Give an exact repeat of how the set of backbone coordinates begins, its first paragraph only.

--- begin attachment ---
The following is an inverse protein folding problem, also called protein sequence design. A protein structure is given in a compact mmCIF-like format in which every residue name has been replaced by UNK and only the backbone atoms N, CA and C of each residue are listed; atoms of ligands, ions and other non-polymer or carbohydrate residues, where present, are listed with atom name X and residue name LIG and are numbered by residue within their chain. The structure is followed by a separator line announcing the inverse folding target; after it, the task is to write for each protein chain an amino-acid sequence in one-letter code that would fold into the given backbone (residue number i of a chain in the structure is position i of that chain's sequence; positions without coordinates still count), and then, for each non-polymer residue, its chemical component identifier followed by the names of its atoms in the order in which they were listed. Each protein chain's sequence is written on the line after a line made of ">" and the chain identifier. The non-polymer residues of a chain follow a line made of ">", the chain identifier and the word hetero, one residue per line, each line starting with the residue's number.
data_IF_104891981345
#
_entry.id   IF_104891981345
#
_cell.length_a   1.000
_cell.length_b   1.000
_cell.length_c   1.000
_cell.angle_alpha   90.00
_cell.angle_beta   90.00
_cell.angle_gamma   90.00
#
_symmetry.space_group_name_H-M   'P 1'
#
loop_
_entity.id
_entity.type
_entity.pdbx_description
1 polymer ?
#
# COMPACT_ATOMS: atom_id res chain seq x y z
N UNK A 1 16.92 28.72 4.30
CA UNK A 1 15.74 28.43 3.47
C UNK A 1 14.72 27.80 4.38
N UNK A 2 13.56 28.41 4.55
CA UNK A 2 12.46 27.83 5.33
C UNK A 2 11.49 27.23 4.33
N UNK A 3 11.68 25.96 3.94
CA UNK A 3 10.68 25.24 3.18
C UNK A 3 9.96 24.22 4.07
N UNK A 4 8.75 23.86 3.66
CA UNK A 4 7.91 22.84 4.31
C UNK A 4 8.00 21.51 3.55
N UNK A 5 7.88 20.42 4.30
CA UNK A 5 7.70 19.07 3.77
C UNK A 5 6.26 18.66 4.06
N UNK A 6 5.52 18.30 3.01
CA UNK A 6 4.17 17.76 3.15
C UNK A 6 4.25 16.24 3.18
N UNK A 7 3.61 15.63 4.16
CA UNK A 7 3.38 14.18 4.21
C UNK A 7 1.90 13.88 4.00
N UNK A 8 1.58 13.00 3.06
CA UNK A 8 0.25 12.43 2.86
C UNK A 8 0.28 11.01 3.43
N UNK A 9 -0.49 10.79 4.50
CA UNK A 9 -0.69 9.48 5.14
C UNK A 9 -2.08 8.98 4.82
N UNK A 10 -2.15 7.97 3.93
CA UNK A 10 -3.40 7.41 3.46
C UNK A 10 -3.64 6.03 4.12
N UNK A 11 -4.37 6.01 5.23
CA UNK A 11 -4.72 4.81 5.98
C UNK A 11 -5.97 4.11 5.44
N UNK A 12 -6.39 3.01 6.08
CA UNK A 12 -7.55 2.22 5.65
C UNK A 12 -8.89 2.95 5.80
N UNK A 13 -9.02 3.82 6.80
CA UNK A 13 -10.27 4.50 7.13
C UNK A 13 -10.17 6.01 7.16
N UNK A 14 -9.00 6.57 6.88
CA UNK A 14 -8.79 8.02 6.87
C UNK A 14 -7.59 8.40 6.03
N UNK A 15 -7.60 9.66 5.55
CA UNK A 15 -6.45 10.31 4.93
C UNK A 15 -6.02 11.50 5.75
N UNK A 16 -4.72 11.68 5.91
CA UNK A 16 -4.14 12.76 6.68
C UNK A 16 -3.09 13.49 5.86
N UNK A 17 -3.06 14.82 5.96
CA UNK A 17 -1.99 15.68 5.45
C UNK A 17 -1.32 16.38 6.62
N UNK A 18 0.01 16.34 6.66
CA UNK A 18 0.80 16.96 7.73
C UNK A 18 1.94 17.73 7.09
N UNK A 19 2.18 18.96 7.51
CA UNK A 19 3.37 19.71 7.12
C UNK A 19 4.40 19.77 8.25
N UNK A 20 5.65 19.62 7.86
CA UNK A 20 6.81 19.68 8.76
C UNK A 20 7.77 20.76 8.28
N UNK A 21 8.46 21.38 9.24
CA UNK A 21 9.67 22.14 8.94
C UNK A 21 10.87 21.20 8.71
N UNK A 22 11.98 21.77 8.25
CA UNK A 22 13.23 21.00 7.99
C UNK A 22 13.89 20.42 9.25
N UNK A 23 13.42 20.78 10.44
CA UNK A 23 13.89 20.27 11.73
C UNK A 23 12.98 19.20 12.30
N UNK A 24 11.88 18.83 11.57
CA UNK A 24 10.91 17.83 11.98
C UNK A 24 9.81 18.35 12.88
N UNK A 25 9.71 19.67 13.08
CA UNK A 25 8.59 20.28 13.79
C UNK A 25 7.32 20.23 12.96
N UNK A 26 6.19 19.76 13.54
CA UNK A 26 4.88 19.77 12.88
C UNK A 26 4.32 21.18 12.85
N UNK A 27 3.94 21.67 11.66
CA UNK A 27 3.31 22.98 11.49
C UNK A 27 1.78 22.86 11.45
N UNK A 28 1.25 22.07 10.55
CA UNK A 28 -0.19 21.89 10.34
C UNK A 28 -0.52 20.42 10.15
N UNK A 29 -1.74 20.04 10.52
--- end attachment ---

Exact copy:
The following is an inverse protein folding problem, also called protein sequence design. A protein structure is given in a compact mmCIF-like format in which every residue name has been replaced by UNK and only the backbone atoms N, CA and C of each residue are listed; atoms of ligands, ions and other non-polymer or carbohydrate residues, where present, are listed with atom name X and residue name LIG and are numbered by residue within their chain. The structure is followed by a separator line announcing the inverse folding target; after it, the task is to write for each protein chain an amino-acid sequence in one-letter code that would fold into the given backbone (residue number i of a chain in the structure is position i of that chain's sequence; positions without coordinates still count), and then, for each non-polymer residue, its chemical component identifier followed by the names of its atoms in the order in which they were listed. Each protein chain's sequence is written on the line after a line made of ">" and the chain identifier. The non-polymer residues of a chain follow a line made of ">", the chain identifier and the word hetero, one residue per line, each line starting with the residue's number.